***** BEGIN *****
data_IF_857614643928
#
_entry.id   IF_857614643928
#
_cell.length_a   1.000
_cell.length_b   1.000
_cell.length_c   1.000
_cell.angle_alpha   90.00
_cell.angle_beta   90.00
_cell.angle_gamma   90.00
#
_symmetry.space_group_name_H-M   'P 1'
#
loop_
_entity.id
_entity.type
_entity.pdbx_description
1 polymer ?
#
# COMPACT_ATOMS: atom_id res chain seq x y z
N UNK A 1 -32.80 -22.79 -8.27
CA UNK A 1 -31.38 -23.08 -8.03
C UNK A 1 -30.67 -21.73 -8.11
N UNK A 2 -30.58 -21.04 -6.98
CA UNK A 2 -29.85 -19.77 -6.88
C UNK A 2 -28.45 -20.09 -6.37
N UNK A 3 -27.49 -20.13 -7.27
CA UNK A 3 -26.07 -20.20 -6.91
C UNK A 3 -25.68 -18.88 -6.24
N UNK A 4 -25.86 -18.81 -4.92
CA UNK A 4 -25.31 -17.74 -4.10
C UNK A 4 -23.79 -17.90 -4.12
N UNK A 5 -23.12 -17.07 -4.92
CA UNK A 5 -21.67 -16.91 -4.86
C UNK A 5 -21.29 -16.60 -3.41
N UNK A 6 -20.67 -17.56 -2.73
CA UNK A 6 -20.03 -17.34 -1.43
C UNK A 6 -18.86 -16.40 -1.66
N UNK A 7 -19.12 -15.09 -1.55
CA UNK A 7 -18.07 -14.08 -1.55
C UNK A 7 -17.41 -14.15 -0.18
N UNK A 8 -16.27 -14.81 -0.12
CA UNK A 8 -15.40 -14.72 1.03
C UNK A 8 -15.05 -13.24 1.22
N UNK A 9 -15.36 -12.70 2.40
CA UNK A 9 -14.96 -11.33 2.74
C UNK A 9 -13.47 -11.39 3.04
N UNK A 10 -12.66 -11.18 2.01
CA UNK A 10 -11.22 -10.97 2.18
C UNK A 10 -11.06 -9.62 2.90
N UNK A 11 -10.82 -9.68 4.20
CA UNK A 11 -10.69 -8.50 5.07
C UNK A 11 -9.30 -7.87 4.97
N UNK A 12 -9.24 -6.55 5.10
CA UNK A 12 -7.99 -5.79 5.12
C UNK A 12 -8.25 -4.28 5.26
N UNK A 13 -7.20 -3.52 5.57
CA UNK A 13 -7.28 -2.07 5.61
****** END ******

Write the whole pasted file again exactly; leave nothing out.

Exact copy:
data_IF_857614643928
#
_entry.id   IF_857614643928
#
_cell.length_a   1.000
_cell.length_b   1.000
_cell.length_c   1.000
_cell.angle_alpha   90.00
_cell.angle_beta   90.00
_cell.angle_gamma   90.00
#
_symmetry.space_group_name_H-M   'P 1'
#
loop_
_entity.id
_entity.type
_entity.pdbx_description
1 polymer ?
#
# COMPACT_ATOMS: atom_id res chain seq x y z
N UNK A 1 -32.80 -22.79 -8.27
CA UNK A 1 -31.38 -23.08 -8.03
C UNK A 1 -30.67 -21.73 -8.11
N UNK A 2 -30.58 -21.04 -6.98
CA UNK A 2 -29.85 -19.77 -6.88
C UNK A 2 -28.45 -20.09 -6.37
N UNK A 3 -27.49 -20.13 -7.27
CA UNK A 3 -26.07 -20.20 -6.91
C UNK A 3 -25.68 -18.88 -6.24
N UNK A 4 -25.86 -18.81 -4.92
CA UNK A 4 -25.31 -17.74 -4.10
C UNK A 4 -23.79 -17.90 -4.12
N UNK A 5 -23.12 -17.07 -4.92
CA UNK A 5 -21.67 -16.91 -4.86
C UNK A 5 -21.29 -16.60 -3.41
N UNK A 6 -20.67 -17.56 -2.73
CA UNK A 6 -20.03 -17.34 -1.43
C UNK A 6 -18.86 -16.40 -1.66
N UNK A 7 -19.12 -15.09 -1.55
CA UNK A 7 -18.07 -14.08 -1.55
C UNK A 7 -17.41 -14.15 -0.18
N UNK A 8 -16.27 -14.81 -0.12
CA UNK A 8 -15.40 -14.72 1.03
C UNK A 8 -15.05 -13.24 1.22
N UNK A 9 -15.36 -12.70 2.40
CA UNK A 9 -14.96 -11.33 2.74
C UNK A 9 -13.47 -11.39 3.04
N UNK A 10 -12.66 -11.18 2.01
CA UNK A 10 -11.22 -10.97 2.18
C UNK A 10 -11.06 -9.62 2.90
N UNK A 11 -10.82 -9.68 4.20
CA UNK A 11 -10.69 -8.50 5.07
C UNK A 11 -9.30 -7.87 4.97
N UNK A 12 -9.24 -6.55 5.10
CA UNK A 12 -7.99 -5.79 5.12
C UNK A 12 -8.25 -4.28 5.26
N UNK A 13 -7.20 -3.52 5.57
CA UNK A 13 -7.28 -2.07 5.61